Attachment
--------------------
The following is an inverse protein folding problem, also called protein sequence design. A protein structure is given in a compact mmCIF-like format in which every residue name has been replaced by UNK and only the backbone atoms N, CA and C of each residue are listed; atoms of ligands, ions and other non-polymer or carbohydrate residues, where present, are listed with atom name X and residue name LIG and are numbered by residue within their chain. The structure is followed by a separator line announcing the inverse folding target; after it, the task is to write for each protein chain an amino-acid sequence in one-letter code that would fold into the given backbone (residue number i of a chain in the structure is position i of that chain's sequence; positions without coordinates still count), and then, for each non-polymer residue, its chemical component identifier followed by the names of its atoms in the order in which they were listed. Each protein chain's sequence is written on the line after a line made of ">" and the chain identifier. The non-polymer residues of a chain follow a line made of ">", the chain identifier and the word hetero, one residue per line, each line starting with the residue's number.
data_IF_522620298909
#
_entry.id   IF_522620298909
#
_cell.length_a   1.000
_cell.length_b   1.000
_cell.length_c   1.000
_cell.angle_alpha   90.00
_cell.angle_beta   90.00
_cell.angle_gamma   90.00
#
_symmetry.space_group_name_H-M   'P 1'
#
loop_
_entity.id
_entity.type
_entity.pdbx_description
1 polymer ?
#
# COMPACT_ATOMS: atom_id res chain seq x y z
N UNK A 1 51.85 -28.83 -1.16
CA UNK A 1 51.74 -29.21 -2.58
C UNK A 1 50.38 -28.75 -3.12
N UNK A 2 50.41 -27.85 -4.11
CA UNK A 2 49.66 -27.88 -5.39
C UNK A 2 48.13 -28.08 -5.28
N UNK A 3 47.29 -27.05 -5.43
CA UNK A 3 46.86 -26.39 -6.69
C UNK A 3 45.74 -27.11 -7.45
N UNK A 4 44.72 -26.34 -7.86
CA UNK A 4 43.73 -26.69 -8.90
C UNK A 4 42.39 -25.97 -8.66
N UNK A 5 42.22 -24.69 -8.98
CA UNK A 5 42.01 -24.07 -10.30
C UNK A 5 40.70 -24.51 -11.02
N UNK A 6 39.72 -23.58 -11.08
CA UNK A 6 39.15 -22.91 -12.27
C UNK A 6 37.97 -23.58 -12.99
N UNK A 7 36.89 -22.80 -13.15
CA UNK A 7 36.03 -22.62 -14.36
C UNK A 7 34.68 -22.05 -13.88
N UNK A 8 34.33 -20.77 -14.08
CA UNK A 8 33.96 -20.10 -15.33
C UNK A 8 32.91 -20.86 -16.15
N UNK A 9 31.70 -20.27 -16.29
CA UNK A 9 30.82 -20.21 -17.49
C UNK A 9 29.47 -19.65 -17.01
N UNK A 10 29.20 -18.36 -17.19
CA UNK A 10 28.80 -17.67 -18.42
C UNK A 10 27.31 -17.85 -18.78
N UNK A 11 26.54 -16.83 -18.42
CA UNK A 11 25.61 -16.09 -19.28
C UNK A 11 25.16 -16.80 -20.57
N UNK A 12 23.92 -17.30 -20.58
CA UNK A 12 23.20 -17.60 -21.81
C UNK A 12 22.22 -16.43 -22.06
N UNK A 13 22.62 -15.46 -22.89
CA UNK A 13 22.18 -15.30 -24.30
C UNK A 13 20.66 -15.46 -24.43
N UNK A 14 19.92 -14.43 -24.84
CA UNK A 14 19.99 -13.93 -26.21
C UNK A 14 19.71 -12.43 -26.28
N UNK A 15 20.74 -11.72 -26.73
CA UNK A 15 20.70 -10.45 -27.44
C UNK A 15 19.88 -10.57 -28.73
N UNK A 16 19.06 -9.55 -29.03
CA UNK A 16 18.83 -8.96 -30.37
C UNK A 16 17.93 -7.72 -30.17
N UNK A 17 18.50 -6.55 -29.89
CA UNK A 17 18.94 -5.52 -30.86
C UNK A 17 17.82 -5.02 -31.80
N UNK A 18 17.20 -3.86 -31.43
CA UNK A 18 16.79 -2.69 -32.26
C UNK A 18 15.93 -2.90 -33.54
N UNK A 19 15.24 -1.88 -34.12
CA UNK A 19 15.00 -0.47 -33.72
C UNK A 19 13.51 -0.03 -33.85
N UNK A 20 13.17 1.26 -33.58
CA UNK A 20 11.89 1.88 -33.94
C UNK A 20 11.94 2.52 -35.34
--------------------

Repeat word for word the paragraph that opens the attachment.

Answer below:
The following is an inverse protein folding problem, also called protein sequence design. A protein structure is given in a compact mmCIF-like format in which every residue name has been replaced by UNK and only the backbone atoms N, CA and C of each residue are listed; atoms of ligands, ions and other non-polymer or carbohydrate residues, where present, are listed with atom name X and residue name LIG and are numbered by residue within their chain. The structure is followed by a separator line announcing the inverse folding target; after it, the task is to write for each protein chain an amino-acid sequence in one-letter code that would fold into the given backbone (residue number i of a chain in the structure is position i of that chain's sequence; positions without coordinates still count), and then, for each non-polymer residue, its chemical component identifier followed by the names of its atoms in the order in which they were listed. Each protein chain's sequence is written on the line after a line made of ">" and the chain identifier. The non-polymer residues of a chain follow a line made of ">", the chain identifier and the word hetero, one residue per line, each line starting with the residue's number.